1. Try to anonymise name and reference data from first screening.

Anonymising of other data

It can be more problematic to remove other details throughout the application. For example, it will be possible to remove a candidate’s name but if their educational details reveal a high school in Delhi and a first degree in Mumbai, it is likely that a conclusion can be drawn about ethnicity. Another complexity is around social mobility. There are some organisations attempting to remove the names of schools and universities from applications in order not to unconsciously favour those who attended ‘elite’ institutions. Furthermore, humans are adept at picking up large amounts of data about others based on the briefest interactions. Clues about socioeconomic background can be communicated in a few words. That in itself cannot be filtered out of any hiring process. What matters is whether other attributes (professionalism, competence, intelligence,) are then ascribed to the candidate based on that piece of knowledge alone).

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In reality, a pragmatic balance needs to be struck. For some job roles, complete anonymisation is possible, and the well-known case study of orchestras holding auditions from behind a screenOpens in a new tab is compelling evidence to show that the removal of bias can open up opportunities. However, recruiting into an academic research team will necessitate disclosure of a person’s educational background, their publications and other distinguishing factors. Nor is it implicitly biased to give more weight to some achievements than others. What is helpful, however, is for those screening the applications to be aware that they must try to evaluate only the evidence in the application, rather than ascribe characteristics because someone has attended a particular institution.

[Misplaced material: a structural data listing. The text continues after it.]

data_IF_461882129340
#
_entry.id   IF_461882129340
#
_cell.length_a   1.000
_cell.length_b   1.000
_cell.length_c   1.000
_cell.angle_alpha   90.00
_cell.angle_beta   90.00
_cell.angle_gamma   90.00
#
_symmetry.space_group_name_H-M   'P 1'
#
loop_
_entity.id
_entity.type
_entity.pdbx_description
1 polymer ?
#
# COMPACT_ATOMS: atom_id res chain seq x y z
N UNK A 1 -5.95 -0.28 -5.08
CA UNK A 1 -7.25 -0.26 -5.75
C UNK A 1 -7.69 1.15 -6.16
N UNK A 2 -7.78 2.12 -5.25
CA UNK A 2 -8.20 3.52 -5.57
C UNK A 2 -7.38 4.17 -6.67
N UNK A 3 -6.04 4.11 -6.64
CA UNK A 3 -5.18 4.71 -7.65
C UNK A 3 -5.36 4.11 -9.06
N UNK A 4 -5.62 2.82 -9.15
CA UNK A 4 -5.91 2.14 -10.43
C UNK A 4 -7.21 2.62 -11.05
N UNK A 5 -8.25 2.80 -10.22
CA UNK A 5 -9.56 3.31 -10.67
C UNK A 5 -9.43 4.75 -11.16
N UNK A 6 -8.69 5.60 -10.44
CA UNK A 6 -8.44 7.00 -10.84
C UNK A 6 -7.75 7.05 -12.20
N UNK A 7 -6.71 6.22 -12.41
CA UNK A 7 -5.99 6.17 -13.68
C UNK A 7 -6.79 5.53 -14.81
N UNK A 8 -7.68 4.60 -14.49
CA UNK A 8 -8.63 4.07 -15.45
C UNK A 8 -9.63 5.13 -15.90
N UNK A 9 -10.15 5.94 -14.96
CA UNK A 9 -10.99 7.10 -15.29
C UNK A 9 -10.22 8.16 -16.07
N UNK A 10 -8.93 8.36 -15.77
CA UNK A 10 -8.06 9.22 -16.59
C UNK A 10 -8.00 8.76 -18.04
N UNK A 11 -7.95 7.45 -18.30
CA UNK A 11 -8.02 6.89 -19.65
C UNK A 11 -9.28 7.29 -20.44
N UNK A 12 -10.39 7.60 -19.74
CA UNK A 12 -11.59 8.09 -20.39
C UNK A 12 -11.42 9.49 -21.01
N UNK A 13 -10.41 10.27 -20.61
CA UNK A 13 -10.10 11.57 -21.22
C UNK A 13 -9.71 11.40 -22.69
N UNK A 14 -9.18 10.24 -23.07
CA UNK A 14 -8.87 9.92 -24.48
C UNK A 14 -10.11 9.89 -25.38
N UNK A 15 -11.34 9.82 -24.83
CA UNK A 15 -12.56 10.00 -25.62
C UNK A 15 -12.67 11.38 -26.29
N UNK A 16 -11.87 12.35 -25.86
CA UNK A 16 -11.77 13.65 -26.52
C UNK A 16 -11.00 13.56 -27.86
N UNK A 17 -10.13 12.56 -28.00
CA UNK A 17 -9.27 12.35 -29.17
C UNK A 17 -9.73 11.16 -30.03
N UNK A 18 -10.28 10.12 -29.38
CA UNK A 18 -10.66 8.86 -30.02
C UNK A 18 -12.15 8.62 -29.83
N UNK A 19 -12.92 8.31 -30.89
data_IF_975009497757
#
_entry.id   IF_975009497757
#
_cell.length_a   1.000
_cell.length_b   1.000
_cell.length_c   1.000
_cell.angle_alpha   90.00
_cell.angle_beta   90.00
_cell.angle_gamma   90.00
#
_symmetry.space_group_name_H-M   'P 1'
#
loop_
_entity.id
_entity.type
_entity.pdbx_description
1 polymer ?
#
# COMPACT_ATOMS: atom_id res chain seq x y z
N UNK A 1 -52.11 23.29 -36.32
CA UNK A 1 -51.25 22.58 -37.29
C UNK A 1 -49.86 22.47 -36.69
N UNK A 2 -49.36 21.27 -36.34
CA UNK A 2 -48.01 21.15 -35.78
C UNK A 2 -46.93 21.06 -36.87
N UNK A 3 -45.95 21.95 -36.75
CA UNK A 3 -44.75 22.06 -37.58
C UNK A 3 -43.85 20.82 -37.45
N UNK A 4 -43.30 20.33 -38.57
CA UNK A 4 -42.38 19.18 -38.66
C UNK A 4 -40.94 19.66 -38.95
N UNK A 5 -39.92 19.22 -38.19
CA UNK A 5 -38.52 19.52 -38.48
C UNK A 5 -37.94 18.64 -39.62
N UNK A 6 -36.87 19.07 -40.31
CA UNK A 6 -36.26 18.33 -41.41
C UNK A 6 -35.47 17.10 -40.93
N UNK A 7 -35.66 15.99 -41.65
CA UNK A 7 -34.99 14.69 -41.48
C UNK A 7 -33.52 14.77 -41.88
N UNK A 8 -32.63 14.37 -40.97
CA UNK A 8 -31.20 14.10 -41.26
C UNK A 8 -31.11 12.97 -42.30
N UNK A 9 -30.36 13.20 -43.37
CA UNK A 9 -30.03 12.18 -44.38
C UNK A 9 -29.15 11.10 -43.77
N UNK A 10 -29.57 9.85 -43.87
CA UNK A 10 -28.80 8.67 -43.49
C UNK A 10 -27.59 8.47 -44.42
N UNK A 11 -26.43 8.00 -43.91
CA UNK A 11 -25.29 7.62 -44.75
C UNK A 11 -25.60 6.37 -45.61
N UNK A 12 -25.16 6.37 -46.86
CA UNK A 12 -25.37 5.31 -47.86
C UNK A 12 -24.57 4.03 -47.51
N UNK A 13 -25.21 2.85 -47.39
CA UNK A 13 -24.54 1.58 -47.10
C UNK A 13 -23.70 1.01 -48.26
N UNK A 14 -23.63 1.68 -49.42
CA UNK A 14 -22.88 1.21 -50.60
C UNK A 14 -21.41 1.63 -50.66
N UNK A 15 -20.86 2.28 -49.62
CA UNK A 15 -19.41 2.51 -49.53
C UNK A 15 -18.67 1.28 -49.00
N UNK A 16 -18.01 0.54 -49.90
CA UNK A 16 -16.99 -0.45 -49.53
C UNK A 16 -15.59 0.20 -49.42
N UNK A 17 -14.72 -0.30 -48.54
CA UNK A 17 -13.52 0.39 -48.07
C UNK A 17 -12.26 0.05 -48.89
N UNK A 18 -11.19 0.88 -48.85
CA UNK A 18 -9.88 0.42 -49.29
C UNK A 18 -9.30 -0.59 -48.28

There is an increasing move to incorporate anonymisation into academic recruitment, but it is difficult to evaluate its effectiveness. Whilst it might, on the face of it, result in the emergence of candidates from less elite institutions or those with less experience, it is not yet clear if these results are yielded through a fair and anonymised process or, simply through the operation of a different set of unconscious biases.

Perhaps the most important thing is to focus on fairness and transparency in the process itself.

Suggested activities:

If a form of anonymisation is to be used;

  1. Clearly explain the type of supporting statement or material that a candidate can submit.
  2. Be prepared to offer guidance on how to describe and evidence previous work and experience.
  3. If queries are sent before the deadline, share the answers with all applicants and make them widely available through a website or newsletter so that all candidates have access to the same information.
  4. Clearly explain how applicants can evidence their expertise if not through the disclosure of their publications.
  5. Provide sufficient information on what material will be removed at the screening stage before the application reaches the panel.
  6. Provide information on the weighting given to different elements of the application or proposal.
  7. Ensure that sufficient time and expertise is allocated to the editing stage.
  8. Supply the applicant with a copy of the submission which is finally put in front of the panel.

Extensive anonymisation is still fairly new in academic recruitment and it is therefore important to be as considered and open as possible to ensure that there is confidence and faith in the process.

Evaluate the equivalent experience